Ice

by Marianne Villanueva

 

Sunlight, shadows, wind. Strangely, no birds.

Out there, ice caps, cold as knives.

Steam from her mouth, his mouth, none from the boy who lay between them. She cradling the boy’s face but he knowing what.

She knowing what but not able to bear it.

Boy was the last of four. Alive just this morning. Fell through the ice chasing after a shadow that he thought was food.

What food, what a fool. There’s no food on the ice. Not on top, not under.

Hadn’t he told the boy over and over: Watch the sky. The food will come as a drop.

I been watching, the boy said. For weeks. I’m going blind or something.

It was true the boy’s eyes were strange, as if icecaps were growing in the irises. He tried to staunch the spread of the ice in the boy’s eyes, but hour by hour the ice seemed to grow. Until, he hated to say it, the boy had gone completely blind. But he still pretended to be watching the sky.

He pretended he heard something. A whirring maybe. She became quite excited and let go of the boy, just for a moment. That was when the boy ran out to the middle of the frozen lake. Ah, too late. He couldn’t run that fast. And the ice cracking horrified him. But at least he’d caught the boy before the breath stopped completely. At least he did that.

And then he thought it was all for the best. Because then he could stop worrying about the boy and just focus. Focus on himself. Oh, right, there was still a her. Focus on the two of them.

Would there be any point in trying to salvage the boy’s clothes. He thought, looking down at her and the boy. Not saying it out loud, of course. He hadn’t gotten as bad as that.

Hallooo came the cry across the frozen wasteland.

What was that? He cocked his head.

Hallooooo it came again. Over the frozen wasteland. He couldn’t see very far. It was all just a blinding whiteness.

Then, a sound so close it made him jump.

You deaf, man?

So, it was a man. Not an old man. Not old like him. He stiffened. Put a hand down to her’s shoulder. But she wasn’t there. Suddenly.

He was alone.

Where was the boy? Hadn’t he been laid out there, right at his feet? Or had he imagined it all? Her and the boy? Maybe he’d been alone this whole time? Maybe this was a dream. Try jumping, his Ma told him when he was upset. Jump up and down, fast, 10 times. Don’t stop till you reach 10.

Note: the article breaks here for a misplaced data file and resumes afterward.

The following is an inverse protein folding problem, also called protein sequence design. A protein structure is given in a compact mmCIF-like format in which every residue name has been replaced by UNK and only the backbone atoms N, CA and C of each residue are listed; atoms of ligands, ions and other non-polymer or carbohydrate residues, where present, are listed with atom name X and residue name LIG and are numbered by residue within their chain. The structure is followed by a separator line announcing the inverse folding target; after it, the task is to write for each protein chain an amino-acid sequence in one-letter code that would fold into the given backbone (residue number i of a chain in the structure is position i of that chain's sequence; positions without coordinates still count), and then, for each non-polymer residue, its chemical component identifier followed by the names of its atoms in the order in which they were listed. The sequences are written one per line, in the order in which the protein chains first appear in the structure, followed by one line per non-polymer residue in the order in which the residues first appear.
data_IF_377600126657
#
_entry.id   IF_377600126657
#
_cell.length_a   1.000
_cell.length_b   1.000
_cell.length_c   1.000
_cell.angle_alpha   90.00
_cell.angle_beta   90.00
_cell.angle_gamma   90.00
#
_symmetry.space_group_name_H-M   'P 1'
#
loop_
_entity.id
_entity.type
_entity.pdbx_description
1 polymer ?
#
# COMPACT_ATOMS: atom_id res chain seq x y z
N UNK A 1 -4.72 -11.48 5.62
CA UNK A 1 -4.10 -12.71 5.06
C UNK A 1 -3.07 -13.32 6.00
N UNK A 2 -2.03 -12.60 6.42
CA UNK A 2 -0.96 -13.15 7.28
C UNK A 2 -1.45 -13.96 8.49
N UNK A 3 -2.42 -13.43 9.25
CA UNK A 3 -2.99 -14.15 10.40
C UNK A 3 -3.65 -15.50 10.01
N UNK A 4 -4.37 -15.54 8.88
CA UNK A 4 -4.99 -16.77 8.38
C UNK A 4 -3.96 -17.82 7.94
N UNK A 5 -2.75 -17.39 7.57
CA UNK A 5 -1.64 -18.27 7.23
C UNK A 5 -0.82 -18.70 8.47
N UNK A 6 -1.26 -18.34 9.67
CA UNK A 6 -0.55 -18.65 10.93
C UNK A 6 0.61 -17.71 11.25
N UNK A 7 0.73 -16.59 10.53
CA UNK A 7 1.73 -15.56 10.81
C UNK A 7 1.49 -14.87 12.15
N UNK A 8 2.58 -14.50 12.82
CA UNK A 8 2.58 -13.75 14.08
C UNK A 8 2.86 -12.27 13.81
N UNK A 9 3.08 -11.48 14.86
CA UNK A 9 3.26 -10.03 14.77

He forced himself to move. He could barely lift his legs. He might have bent his knees. There was such pain in his legs at that moment. Maybe he’d cracked off his legs. Maybe they’d frozen and his trying to move had cracked them right off.

He’s fucked up, the young voice said.

Sure, said another voice, young also.

He became frantic at the thought that he couldn’t see her. Couldn’t even see his legs, for that matter.

How long you figure? Young Man 1 said.

Not too long, said Young Man 2. Minutes. An hour at the most.

And him? said Young Man 1.

Ah, he’s no bother. Lookit. Almost dead on his feet. Can’t move. Except—there. See? He’s blinking.

Blimey said Young Man 2. Those are tears, yeah? Look at his cheeks. This
one can still cry. Think he should come with?

Ah, fuck. Why?

I haven’t seen tears in a while, said Young Man 2. I can’t stop looking at him. That’s a sight.

What? Thinking of your Mammy, said Young Man 1.

Naw.

Yes you are. Wuss.

Jerk.

If he comes with, youse got to carry.

Young Man 1’s voice was faint, as if he were already gone.

Young Man 2 did something, a clearing of the throat maybe.

Her’s gone? he said.

‘Fraid so, said Young Man 2.

Leave me here, he said.

Naw, said Young Man 2. You’re coming with.

No, he said. Leave me here. I can’t. Just take minutes. I’m almost dead
already.

Naw, said Young Man 2. He felt a light touch on his arm. Then, air beneath his feet.

The world was upside down. Strange.

Am I dying, he asked. Maybe if you could wait a minute or two. Till it’s over.

I’m bringing you with, said Young Man 2. No way I’m going to let you die. You got tears!

They’re for her, he said.

Young Man 2 was silent for a few moments. Then he said, almost regretfully, I know.

He could get used to looking at things upside down. It wasn’t painful, at any rate.

My mum cried, too, Young Man 2 said. That’s a long time ago.

You’re all that’s left? he asked.

Silence. Then, yeah.

He suddenly felt heat. From a coil in his stomach? He flailed his arms.

Steady there, Young Man 2 said. We’ve only a little bit to go.

I’ve got to go back and get her, he said. Put me down.

Naw, Young Man 2 said. But he sounded regretful.

That’s what you did with your own mum?

Yeah.

Bastard. How?

Silence.

When we get to where we’re going, you’re going to have to put me down. Then I’m going to run back. All this for nothing. Just so you know.

Ah! said Young Man 2. It was something like a snort: I don’t think so.

What? Think I won’t? Watch me.

Naw, man. Youse legs are tied up.

Now that he knew, he felt the coils around his knees. Oh.

Fuck, he said. Fuck fuck fuck!

‘Tis true, Young Man 2 said. I agree.

You’ll be dead too. Maybe tomorrow, maybe the day after. But you won’t last.

True.

So? What’s the point? Fuck.

The point is, there is no point.

You just keep going. Even if there’s no point.

Yeah.

So fucking brilliant.

I am, aren’t I?

All we can hope for is the bright light. That’s how we know we’re done.


MARIANNE VILLANUEVA is the author of the story collections Ginseng and Other Tales From Manila, Mayor of the Roses, and The Lost Language. Her novella, Jenalyn, was a finalist for England’s 2014 Saboteur Award. Her stories have appeared in The Threepenny Review, ZYZZYVA, Crab Orchard Review, Juked, Your Impossible Voice, Prism International, Wigleaf, and Witness, among others. She teaches for UCLA Extension’s Writers Program and is completing a novel about an 18th century Spanish priest sent to the Philippines to fight demons.

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